We must remember that the funding these officers receive to prohibit marijuana is essentially departmental income, and that in many cases these officers continue to follow outdated policies because it is the best way to protect their income.
Recent incidents such as the DEA raid on a Highland's Ranch medical grower in which the agent involved, Jeffrey Sweeten, stated “Four-hundred-thousand dollars a year goes beyond ‘I’m just a caregiver for sick people,'" simply prove that the DEA will do virtually anything it can to protect it's drug war income.
It was up to the courts to interpret Colorado's constitution--Law enforcement's job is simply to enforce that interpretation. Whatever happened to states rights?
It is not Agent Sweeten's job to decide how much income is too much [this is America, whatever happened to the free market?], nor is it his job to interpret Colorado's Constitution by stating his belief that the constitution doesn't allow for the sale or Medical Marijuana [actually, it makes a reverse reference to it by saying that the sale of marijuana for ANY OTHER use beyond medicine is illegal explicitly implying that sale will take place].
I wonder how much of an uproar we'd hear if law enforcement started regulating how much income is too much for pharmaceutical companies [who make BILLIONS each year], or for their representatives, who on average make nearly $100,000 a year and more in selling medicine, often with vicious side effects, to doctors and hospitals.
God [whichever version you subscribe to] help us the day that we decide to let law enforcement, who are hired privately do the job of our democratically elected judicial members. This may be seen as a direct violation of the separation of powers set up by our forefathers, who were afraid of EXACTLY this type of thing.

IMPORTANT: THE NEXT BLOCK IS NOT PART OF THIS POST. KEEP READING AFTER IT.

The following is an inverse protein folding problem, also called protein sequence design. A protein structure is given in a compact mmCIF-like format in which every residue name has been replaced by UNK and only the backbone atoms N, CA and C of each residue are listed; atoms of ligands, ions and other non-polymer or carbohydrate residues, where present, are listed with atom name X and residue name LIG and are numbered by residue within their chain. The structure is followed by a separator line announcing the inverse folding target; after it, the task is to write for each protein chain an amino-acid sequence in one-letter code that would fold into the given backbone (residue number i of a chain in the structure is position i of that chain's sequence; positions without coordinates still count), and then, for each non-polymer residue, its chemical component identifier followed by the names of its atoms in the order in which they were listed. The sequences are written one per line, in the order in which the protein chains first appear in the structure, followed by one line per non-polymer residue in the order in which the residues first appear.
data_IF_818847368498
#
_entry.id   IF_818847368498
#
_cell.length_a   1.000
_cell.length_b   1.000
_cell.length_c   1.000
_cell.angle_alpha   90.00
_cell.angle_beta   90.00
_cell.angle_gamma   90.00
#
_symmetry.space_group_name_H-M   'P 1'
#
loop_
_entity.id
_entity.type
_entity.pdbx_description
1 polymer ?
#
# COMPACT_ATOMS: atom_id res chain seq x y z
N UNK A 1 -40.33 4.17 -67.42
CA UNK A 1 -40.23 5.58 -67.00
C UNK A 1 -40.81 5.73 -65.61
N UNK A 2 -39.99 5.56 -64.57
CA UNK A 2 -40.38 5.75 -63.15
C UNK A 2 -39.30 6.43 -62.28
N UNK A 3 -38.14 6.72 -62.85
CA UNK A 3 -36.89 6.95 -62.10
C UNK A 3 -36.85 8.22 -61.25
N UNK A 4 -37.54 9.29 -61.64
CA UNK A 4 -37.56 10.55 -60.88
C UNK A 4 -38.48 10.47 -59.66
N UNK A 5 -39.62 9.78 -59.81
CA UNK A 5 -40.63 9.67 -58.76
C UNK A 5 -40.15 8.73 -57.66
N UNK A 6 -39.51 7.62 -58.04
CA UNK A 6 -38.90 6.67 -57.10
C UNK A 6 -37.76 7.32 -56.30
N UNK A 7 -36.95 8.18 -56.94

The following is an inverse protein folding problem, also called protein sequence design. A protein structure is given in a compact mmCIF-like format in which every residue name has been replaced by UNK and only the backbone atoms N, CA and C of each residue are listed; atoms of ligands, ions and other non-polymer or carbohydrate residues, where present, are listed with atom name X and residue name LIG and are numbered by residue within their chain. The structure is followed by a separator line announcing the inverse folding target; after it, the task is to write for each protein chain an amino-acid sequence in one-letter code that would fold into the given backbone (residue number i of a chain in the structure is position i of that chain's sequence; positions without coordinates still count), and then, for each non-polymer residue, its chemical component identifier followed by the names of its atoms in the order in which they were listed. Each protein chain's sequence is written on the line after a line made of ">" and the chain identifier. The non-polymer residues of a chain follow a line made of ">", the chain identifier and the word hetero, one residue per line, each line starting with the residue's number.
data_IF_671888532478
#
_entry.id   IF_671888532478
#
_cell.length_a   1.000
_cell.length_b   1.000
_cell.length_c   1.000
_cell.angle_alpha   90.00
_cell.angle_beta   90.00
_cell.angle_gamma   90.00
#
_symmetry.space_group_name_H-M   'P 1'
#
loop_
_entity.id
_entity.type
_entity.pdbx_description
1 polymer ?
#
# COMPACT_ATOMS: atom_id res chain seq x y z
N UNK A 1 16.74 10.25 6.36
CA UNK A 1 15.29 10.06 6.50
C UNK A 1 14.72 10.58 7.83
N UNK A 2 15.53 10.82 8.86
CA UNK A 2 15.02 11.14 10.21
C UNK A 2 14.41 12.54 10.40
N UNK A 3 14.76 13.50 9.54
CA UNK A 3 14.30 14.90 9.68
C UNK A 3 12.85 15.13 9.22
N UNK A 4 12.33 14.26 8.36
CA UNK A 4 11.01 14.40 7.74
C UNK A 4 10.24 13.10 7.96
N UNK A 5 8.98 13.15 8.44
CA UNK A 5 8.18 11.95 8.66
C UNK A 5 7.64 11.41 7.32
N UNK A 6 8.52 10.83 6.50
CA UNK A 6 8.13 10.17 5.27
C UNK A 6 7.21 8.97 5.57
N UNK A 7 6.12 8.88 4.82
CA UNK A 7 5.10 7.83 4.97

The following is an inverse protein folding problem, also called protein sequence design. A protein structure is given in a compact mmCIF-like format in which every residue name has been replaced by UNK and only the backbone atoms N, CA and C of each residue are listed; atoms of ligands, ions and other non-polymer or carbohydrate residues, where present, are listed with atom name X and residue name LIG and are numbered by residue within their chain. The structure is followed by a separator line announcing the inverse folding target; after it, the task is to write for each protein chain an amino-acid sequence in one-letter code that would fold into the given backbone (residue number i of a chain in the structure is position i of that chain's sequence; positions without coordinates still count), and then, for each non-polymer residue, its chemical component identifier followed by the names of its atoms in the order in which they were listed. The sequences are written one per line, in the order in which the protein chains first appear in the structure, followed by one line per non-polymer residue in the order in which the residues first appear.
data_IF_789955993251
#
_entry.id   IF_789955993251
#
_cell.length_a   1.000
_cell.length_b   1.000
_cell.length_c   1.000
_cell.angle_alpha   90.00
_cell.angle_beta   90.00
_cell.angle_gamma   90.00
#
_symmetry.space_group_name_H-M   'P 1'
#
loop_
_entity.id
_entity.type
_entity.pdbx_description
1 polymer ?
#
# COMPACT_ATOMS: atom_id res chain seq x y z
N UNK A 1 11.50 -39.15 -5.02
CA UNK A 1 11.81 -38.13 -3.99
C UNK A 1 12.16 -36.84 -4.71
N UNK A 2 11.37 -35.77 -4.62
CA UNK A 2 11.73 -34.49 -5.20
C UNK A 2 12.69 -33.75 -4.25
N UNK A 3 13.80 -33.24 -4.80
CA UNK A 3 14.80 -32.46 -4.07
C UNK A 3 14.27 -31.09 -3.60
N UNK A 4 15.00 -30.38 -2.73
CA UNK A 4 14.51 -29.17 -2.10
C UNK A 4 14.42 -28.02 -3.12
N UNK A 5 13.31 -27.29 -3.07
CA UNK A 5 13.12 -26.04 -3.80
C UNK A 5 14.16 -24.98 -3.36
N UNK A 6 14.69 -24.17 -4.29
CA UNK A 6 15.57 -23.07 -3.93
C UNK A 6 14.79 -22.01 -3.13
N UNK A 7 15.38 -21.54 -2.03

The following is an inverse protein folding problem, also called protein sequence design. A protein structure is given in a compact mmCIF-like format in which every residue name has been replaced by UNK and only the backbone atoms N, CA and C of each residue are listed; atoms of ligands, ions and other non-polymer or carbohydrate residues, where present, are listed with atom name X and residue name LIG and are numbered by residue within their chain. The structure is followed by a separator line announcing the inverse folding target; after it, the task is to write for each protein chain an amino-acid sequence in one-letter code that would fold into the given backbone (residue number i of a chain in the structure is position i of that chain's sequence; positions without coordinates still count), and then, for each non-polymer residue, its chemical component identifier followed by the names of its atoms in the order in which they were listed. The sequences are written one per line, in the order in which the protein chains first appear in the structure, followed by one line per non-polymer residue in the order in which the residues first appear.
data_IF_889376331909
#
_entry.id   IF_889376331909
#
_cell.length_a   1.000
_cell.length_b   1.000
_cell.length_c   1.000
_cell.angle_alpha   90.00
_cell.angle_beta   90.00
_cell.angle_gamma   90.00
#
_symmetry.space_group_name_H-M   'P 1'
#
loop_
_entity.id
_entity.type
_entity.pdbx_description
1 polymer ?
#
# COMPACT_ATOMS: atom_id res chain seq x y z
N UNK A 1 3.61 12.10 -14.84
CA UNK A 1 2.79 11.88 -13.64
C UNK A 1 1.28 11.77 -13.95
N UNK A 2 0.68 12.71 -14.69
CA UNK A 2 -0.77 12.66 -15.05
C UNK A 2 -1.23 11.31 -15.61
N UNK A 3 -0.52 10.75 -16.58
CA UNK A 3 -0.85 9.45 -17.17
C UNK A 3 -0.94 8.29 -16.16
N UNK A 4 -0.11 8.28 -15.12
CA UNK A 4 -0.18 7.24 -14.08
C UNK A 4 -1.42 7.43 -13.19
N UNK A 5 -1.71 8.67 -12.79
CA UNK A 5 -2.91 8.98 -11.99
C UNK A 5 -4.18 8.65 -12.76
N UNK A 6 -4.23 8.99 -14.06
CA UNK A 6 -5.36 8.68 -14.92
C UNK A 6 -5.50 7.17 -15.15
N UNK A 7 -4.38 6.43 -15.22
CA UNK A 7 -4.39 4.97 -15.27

So are marijuana dispensaries really a problem for our communities at all, or are they viable businesses paying taxes to struggling city tax bases while working within the legal limits of the law? I believe the evidence is clear, though each is entitled to their own opinion, so I'd love to hear from you on your beliefs.
Marijuana dispensaries provide a safe, legal network for people using marijuana as a medicine, and in the process they beat back the black market and it's potential for violence / crime, keeping marijuana out of the hands of underage potential users, and giving the government it's due in tax revenue for sales that ten years ago were 100% black market and tax free. All while providing sick and dying people a viable option to the understandably dangerous black market [alcohol prohibition spawned the mafia, after all].
Deficit-strapped Colorado can no longer afford prohibition of the sale of this medicine. Dispensaries are necessary to this process- if too many pop up, the free market will decide who stays and who goes. Trying to regulate this market in a way that is not universally applied to other markets such as pharmaceuticals is beneath the dignity of our free society. I wish all the best to each and every one of you each and every day, and I hope this information is helpful to you in deciding where you stand on this issue--ShortySmalz.